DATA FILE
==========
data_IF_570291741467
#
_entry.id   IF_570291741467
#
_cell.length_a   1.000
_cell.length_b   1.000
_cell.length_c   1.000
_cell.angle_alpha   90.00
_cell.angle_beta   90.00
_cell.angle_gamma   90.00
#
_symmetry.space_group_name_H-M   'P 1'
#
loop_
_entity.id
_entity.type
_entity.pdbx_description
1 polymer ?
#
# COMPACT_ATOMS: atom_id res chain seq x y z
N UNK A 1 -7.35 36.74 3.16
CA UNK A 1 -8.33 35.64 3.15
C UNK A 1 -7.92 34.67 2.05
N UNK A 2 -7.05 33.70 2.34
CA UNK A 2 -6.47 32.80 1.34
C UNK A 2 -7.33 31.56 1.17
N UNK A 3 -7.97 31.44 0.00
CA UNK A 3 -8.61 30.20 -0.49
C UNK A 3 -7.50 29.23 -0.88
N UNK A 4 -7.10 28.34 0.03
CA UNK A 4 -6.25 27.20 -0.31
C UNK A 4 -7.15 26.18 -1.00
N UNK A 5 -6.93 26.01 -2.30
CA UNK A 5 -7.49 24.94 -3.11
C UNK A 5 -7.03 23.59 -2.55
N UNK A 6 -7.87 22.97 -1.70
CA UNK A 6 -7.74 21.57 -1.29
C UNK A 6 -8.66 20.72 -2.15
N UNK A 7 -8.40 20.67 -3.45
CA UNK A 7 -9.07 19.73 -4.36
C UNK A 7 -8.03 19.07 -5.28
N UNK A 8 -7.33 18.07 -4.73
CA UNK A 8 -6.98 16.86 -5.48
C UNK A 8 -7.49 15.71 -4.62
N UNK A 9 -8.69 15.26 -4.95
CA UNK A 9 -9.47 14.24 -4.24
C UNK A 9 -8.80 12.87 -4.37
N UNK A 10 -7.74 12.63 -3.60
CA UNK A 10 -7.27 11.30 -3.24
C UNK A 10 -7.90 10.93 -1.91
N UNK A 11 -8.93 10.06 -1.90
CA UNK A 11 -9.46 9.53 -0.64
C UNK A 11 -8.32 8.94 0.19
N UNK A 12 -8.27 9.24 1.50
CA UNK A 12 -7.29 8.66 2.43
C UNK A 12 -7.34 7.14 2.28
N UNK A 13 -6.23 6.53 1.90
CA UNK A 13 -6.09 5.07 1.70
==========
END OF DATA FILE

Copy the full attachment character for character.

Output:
data_IF_570291741467
#
_entry.id   IF_570291741467
#
_cell.length_a   1.000
_cell.length_b   1.000
_cell.length_c   1.000
_cell.angle_alpha   90.00
_cell.angle_beta   90.00
_cell.angle_gamma   90.00
#
_symmetry.space_group_name_H-M   'P 1'
#
loop_
_entity.id
_entity.type
_entity.pdbx_description
1 polymer ?
#
# COMPACT_ATOMS: atom_id res chain seq x y z
N UNK A 1 -7.35 36.74 3.16
CA UNK A 1 -8.33 35.64 3.15
C UNK A 1 -7.92 34.67 2.05
N UNK A 2 -7.05 33.70 2.34
CA UNK A 2 -6.47 32.80 1.34
C UNK A 2 -7.33 31.56 1.17
N UNK A 3 -7.97 31.44 0.00
CA UNK A 3 -8.61 30.20 -0.49
C UNK A 3 -7.50 29.23 -0.88
N UNK A 4 -7.10 28.34 0.03
CA UNK A 4 -6.25 27.20 -0.31
C UNK A 4 -7.15 26.18 -1.00
N UNK A 5 -6.93 26.01 -2.30
CA UNK A 5 -7.49 24.94 -3.11
C UNK A 5 -7.03 23.59 -2.55
N UNK A 6 -7.87 22.97 -1.70
CA UNK A 6 -7.74 21.57 -1.29
C UNK A 6 -8.66 20.72 -2.15
N UNK A 7 -8.40 20.67 -3.45
CA UNK A 7 -9.07 19.73 -4.36
C UNK A 7 -8.03 19.07 -5.28
N UNK A 8 -7.33 18.07 -4.73
CA UNK A 8 -6.98 16.86 -5.48
C UNK A 8 -7.49 15.71 -4.62
N UNK A 9 -8.69 15.26 -4.95
CA UNK A 9 -9.47 14.24 -4.24
C UNK A 9 -8.80 12.87 -4.37
N UNK A 10 -7.74 12.63 -3.60
CA UNK A 10 -7.27 11.30 -3.24
C UNK A 10 -7.90 10.93 -1.91
N UNK A 11 -8.93 10.06 -1.90
CA UNK A 11 -9.46 9.53 -0.64
C UNK A 11 -8.32 8.94 0.19
N UNK A 12 -8.27 9.24 1.50
CA UNK A 12 -7.29 8.66 2.43
C UNK A 12 -7.34 7.14 2.28
N UNK A 13 -6.23 6.53 1.90
CA UNK A 13 -6.09 5.07 1.70